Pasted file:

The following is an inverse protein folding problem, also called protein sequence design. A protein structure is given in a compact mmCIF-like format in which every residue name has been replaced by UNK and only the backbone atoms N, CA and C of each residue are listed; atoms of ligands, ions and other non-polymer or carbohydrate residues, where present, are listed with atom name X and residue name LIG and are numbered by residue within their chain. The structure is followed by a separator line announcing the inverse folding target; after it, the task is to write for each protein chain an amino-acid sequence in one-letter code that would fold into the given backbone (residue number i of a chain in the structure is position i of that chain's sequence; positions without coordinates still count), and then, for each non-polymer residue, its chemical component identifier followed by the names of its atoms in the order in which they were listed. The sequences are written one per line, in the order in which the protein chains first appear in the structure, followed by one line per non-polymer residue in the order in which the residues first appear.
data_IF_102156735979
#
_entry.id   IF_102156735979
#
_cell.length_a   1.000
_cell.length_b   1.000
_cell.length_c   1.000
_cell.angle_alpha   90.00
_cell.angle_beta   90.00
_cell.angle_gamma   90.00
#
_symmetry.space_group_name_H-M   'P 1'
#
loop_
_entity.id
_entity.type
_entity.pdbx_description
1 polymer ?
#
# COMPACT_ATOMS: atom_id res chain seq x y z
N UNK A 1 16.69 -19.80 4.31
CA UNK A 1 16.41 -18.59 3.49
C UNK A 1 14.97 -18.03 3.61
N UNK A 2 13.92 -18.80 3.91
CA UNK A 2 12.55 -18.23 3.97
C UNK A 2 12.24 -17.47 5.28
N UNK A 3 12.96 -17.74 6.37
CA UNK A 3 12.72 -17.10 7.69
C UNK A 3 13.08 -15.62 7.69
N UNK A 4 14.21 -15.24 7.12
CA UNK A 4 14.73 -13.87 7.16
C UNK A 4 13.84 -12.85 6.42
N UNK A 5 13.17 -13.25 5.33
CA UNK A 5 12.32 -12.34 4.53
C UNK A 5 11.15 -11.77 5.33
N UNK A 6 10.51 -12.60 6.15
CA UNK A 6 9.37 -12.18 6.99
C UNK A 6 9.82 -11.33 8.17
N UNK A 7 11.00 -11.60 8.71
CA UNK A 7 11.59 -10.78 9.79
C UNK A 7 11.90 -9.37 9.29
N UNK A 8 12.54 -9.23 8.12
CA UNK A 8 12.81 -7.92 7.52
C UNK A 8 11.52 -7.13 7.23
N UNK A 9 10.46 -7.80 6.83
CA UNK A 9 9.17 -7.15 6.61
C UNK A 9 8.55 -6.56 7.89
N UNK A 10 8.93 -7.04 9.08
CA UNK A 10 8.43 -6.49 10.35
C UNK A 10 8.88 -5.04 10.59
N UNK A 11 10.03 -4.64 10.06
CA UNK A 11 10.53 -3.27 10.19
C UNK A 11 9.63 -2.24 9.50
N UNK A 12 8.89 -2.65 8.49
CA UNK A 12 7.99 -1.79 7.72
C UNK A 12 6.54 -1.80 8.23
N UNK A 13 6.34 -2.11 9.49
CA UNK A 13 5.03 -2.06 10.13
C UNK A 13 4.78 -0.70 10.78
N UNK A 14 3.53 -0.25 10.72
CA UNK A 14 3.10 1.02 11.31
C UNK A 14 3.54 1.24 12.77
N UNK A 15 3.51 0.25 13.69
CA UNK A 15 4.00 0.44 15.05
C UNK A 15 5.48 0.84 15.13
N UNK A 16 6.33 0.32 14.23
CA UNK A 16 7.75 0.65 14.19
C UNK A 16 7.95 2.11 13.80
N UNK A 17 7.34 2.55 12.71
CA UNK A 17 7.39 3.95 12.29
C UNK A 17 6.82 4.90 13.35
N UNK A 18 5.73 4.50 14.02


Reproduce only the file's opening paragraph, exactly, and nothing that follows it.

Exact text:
The following is an inverse protein folding problem, also called protein sequence design. A protein structure is given in a compact mmCIF-like format in which every residue name has been replaced by UNK and only the backbone atoms N, CA and C of each residue are listed; atoms of ligands, ions and other non-polymer or carbohydrate residues, where present, are listed with atom name X and residue name LIG and are numbered by residue within their chain. The structure is followed by a separator line announcing the inverse folding target; after it, the task is to write for each protein chain an amino-acid sequence in one-letter code that would fold into the given backbone (residue number i of a chain in the structure is position i of that chain's sequence; positions without coordinates still count), and then, for each non-polymer residue, its chemical component identifier followed by the names of its atoms in the order in which they were listed. The sequences are written one per line, in the order in which the protein chains first appear in the structure, followed by one line per non-polymer residue in the order in which the residues first appear.